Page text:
Today it's critical for our returning troops and veterans to get good jobs and to utilize their experience in military service to make the significant contributions they can. Likewise for military spouses. But as important as getting a job is, I'm not sure we take the time to consider the factors that support finding, getting, and keeping a job: Being successful on the job. Enjoying and growing with the job. Making the most of one's potential in the workforce. What are the conditions and services that support this wider view of workforce and employment development? What does an integrative approach to veteran employment look like? Why does it matter? Aren't the hard numbers regarding training, placement and retention all that are important?
Most of us know that things are interconnected, but we forget. The song Dry Bones presents those famous lyrics: "The ankle bone connected to the shin bone, The shin bone connected to the knee bone, The knee bone connected to the thigh bone, The thigh bone connected to the hip bone, the hip bone connected to the back bone, The back bone connected to the shoulder bone, The shoulder bone connected to the neck bone, The neck bone connected to the head bone."
Then comes a line I'd forgotten: "Them bones got up and the walked around." There's a whole person there! But how easy it all gets lost amidst the silo-based employment, housing, mental health, resilience, reintegration, transition assistance, financial, legal, benefits and other services.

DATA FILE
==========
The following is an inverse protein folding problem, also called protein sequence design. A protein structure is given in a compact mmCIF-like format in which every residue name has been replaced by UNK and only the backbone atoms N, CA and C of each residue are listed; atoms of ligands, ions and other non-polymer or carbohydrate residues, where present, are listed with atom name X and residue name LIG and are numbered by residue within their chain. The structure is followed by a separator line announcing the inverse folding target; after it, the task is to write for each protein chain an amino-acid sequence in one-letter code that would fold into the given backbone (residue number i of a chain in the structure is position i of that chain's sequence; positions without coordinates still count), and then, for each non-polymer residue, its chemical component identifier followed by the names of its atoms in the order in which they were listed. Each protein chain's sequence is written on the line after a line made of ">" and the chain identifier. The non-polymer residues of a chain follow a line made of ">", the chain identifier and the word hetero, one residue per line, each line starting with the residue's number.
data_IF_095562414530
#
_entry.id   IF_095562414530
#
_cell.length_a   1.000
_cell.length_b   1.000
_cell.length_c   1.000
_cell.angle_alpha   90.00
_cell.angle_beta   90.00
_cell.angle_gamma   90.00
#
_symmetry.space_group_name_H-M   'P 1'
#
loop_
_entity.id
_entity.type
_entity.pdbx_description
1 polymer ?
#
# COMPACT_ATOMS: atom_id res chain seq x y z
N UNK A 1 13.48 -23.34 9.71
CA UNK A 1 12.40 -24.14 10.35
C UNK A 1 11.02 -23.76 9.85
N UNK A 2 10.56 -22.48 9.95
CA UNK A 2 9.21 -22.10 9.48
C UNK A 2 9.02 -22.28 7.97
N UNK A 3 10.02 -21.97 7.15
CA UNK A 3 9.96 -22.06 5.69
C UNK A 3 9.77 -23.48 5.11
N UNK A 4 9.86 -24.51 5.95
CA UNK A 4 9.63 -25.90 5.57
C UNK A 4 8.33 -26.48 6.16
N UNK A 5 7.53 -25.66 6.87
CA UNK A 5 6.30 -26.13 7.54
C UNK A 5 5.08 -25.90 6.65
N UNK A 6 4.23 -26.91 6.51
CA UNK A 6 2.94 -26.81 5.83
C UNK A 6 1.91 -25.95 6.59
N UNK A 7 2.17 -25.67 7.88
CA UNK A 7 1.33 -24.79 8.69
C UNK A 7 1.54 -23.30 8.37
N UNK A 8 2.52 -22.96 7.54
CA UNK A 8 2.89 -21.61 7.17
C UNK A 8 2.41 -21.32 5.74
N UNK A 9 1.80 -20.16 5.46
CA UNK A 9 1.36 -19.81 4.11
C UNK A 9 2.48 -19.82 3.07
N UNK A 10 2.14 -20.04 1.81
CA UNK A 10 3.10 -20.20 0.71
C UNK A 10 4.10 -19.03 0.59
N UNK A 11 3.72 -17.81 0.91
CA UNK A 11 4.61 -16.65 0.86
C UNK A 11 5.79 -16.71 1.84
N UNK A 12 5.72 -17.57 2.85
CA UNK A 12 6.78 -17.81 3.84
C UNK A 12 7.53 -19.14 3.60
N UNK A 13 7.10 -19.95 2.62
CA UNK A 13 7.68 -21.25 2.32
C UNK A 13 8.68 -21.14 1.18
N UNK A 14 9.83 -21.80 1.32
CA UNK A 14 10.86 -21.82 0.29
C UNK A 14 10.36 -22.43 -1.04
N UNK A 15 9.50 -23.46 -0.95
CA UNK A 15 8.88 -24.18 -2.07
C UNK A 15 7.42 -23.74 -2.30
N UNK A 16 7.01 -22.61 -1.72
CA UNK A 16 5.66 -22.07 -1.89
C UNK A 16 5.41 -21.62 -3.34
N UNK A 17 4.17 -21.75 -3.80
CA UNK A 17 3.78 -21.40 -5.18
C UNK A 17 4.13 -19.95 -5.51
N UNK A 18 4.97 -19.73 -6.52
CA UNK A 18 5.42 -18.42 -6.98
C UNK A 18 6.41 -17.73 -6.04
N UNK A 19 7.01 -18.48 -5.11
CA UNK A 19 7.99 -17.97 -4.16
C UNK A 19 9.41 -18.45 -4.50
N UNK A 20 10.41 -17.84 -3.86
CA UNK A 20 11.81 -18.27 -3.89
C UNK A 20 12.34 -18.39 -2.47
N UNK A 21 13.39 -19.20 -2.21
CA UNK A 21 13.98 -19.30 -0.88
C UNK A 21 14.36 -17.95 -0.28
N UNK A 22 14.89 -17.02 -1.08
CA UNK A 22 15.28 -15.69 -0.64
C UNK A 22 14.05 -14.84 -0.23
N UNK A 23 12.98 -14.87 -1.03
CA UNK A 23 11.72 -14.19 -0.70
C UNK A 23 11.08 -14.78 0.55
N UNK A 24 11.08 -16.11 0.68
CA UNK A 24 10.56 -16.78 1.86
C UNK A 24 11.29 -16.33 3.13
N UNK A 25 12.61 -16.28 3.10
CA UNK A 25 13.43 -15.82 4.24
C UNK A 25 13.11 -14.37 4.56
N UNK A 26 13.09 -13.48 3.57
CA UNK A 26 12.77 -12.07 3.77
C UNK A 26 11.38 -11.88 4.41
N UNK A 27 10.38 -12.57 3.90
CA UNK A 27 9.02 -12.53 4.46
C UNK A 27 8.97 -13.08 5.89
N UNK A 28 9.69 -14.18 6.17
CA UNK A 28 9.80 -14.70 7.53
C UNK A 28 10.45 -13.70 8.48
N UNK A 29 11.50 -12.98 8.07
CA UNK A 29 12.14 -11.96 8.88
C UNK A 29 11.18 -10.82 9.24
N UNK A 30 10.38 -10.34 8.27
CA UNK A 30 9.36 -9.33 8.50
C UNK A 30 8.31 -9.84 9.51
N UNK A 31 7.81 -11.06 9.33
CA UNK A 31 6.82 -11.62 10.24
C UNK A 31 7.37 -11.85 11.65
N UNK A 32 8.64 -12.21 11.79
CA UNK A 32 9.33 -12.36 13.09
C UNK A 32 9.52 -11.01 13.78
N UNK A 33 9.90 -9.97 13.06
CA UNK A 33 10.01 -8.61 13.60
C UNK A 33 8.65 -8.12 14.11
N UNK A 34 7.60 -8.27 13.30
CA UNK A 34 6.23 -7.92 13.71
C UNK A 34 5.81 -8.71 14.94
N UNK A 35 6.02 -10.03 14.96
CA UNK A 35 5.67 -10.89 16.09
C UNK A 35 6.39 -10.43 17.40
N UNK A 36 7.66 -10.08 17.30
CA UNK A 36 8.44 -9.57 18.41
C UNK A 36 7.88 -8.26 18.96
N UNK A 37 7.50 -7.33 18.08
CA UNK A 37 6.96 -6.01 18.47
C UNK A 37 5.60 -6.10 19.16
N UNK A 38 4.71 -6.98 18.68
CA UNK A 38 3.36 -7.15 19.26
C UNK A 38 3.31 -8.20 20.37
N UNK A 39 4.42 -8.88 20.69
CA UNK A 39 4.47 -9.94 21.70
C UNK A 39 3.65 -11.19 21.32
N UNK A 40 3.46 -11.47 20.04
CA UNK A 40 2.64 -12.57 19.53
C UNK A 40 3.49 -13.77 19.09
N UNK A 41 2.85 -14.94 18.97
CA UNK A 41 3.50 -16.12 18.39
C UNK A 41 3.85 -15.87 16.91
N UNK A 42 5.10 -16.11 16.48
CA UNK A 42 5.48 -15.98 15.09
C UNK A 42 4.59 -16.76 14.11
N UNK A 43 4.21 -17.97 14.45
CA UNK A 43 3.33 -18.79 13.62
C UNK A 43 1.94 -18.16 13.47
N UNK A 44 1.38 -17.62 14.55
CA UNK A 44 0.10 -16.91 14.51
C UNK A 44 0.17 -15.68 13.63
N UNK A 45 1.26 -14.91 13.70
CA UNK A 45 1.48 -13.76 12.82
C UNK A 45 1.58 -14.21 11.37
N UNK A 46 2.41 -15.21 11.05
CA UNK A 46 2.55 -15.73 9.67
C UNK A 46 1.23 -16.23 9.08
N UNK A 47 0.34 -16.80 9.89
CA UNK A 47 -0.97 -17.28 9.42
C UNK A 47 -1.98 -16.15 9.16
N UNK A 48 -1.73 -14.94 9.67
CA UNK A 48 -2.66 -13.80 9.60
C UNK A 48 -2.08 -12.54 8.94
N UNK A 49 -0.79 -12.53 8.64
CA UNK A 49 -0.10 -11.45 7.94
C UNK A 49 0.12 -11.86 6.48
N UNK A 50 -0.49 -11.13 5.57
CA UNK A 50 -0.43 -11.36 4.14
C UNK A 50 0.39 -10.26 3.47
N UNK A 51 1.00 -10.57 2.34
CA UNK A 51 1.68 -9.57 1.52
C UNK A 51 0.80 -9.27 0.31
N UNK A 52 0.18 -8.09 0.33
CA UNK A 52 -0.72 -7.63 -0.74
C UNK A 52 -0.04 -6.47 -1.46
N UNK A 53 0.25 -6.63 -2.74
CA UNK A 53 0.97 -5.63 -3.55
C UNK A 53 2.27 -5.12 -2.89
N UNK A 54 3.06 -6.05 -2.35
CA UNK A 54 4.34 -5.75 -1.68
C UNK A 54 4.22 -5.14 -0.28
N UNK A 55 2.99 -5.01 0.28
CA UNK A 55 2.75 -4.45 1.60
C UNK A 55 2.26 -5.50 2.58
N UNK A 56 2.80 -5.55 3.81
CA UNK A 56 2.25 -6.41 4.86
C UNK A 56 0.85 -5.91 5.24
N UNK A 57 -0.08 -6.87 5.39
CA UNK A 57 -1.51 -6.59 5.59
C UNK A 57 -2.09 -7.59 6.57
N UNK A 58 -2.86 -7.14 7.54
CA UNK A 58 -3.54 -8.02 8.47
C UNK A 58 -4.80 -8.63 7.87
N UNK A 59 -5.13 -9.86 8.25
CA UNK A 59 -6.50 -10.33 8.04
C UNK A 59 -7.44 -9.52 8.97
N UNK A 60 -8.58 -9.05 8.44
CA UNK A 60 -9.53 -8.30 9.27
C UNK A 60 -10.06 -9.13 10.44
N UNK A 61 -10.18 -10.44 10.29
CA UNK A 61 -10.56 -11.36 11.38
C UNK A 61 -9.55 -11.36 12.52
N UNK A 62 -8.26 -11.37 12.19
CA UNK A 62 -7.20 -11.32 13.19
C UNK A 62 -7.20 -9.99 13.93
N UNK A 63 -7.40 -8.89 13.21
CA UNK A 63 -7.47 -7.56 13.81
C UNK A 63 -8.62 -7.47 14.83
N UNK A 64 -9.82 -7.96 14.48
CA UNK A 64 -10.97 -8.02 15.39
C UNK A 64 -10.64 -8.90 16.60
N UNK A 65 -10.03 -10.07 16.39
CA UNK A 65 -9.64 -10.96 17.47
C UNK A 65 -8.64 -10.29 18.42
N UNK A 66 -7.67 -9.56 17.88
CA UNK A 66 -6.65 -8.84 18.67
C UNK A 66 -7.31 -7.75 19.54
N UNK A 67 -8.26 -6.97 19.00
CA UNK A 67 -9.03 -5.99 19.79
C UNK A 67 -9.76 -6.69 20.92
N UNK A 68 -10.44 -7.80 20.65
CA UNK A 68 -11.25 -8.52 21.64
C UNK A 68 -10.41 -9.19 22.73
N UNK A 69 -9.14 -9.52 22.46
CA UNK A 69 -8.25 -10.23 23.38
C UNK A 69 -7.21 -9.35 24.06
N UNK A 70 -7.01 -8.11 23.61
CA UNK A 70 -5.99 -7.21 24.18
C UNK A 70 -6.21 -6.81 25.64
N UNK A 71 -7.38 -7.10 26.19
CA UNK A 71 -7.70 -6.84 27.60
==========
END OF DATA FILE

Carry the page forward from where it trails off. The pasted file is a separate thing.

Now "one stop" service centers are an up-and-coming model. User-friendly, holistic career development, and employment support and education should be part and parcel of workforce development. In a recent study of thousands of reintegration programs, the Defense Centers of Excellence for Psychological Health and TBI, (DCoE), mandated by Congress to study, identify and disseminate best practices, identified eight. The Coming Home Project was the only reintegration program that met the DCoE's core criteria - integrating psychological, behavioral, social-family, and spiritual dimensions - while also having significant research data to demonstrate effectiveness.
The study also recommended completely revamping transition assistance programs and addressing multiple elements in one setting. Yes, employment, benefits, housing, education and mental health, but also wellness, resilience and family support. And I would add peer support (not simply peer counseling). DCoE valued programs, like Coming Home Project, that welcomed service members, veterans and families, together under one roof, and members of all military branches, at varying stages of deployment.
The Coming Home Project is a finalist in WILL Interactive's "Simulate a Better World Challenge." WILL Interactive has developed a uniquely successful training tool where users become the lead character in an interactive movie simulation. If we win, WILL and Coming Home plan to hone this proven technology to create a powerful, state-of-the-art interactive learning platform to assist veterans find jobs and employers find, connect effectively with, and hire them. As the only veteran services organization among the four finalists, we need your vote in order to develop this leading-edge veteran employment training and support tool to integrate into our nationally recognized whole-person focused reintegration programs. All it takes is one vote a day.
To vote, simply click here and select "Veteran Transition and Reintegration into the Workforce - Coming Home Project," then click "Submit."